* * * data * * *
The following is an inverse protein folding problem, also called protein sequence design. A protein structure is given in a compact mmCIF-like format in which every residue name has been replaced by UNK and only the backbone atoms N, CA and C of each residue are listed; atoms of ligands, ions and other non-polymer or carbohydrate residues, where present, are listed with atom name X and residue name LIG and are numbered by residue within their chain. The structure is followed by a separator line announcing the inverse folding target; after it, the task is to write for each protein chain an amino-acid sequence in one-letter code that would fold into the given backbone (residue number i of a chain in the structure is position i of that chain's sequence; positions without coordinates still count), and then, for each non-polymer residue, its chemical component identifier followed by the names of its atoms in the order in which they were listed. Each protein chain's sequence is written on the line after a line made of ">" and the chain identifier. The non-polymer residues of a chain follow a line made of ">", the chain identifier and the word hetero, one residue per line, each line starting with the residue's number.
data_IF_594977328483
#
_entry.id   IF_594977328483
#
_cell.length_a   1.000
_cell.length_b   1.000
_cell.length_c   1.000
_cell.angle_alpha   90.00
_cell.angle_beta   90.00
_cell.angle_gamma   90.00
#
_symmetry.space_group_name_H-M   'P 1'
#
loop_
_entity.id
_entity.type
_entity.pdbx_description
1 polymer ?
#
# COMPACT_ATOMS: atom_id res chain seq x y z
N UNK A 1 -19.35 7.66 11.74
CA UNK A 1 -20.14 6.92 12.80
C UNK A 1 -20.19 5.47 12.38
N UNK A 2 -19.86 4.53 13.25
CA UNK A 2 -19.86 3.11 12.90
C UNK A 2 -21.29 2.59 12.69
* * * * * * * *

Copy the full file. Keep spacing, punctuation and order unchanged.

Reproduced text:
The following is an inverse protein folding problem, also called protein sequence design. A protein structure is given in a compact mmCIF-like format in which every residue name has been replaced by UNK and only the backbone atoms N, CA and C of each residue are listed; atoms of ligands, ions and other non-polymer or carbohydrate residues, where present, are listed with atom name X and residue name LIG and are numbered by residue within their chain. The structure is followed by a separator line announcing the inverse folding target; after it, the task is to write for each protein chain an amino-acid sequence in one-letter code that would fold into the given backbone (residue number i of a chain in the structure is position i of that chain's sequence; positions without coordinates still count), and then, for each non-polymer residue, its chemical component identifier followed by the names of its atoms in the order in which they were listed. Each protein chain's sequence is written on the line after a line made of ">" and the chain identifier. The non-polymer residues of a chain follow a line made of ">", the chain identifier and the word hetero, one residue per line, each line starting with the residue's number.
data_IF_594977328483
#
_entry.id   IF_594977328483
#
_cell.length_a   1.000
_cell.length_b   1.000
_cell.length_c   1.000
_cell.angle_alpha   90.00
_cell.angle_beta   90.00
_cell.angle_gamma   90.00
#
_symmetry.space_group_name_H-M   'P 1'
#
loop_
_entity.id
_entity.type
_entity.pdbx_description
1 polymer ?
#
# COMPACT_ATOMS: atom_id res chain seq x y z
N UNK A 1 -19.35 7.66 11.74
CA UNK A 1 -20.14 6.92 12.80
C UNK A 1 -20.19 5.47 12.38
N UNK A 2 -19.86 4.53 13.25
CA UNK A 2 -19.86 3.11 12.90
C UNK A 2 -21.29 2.59 12.69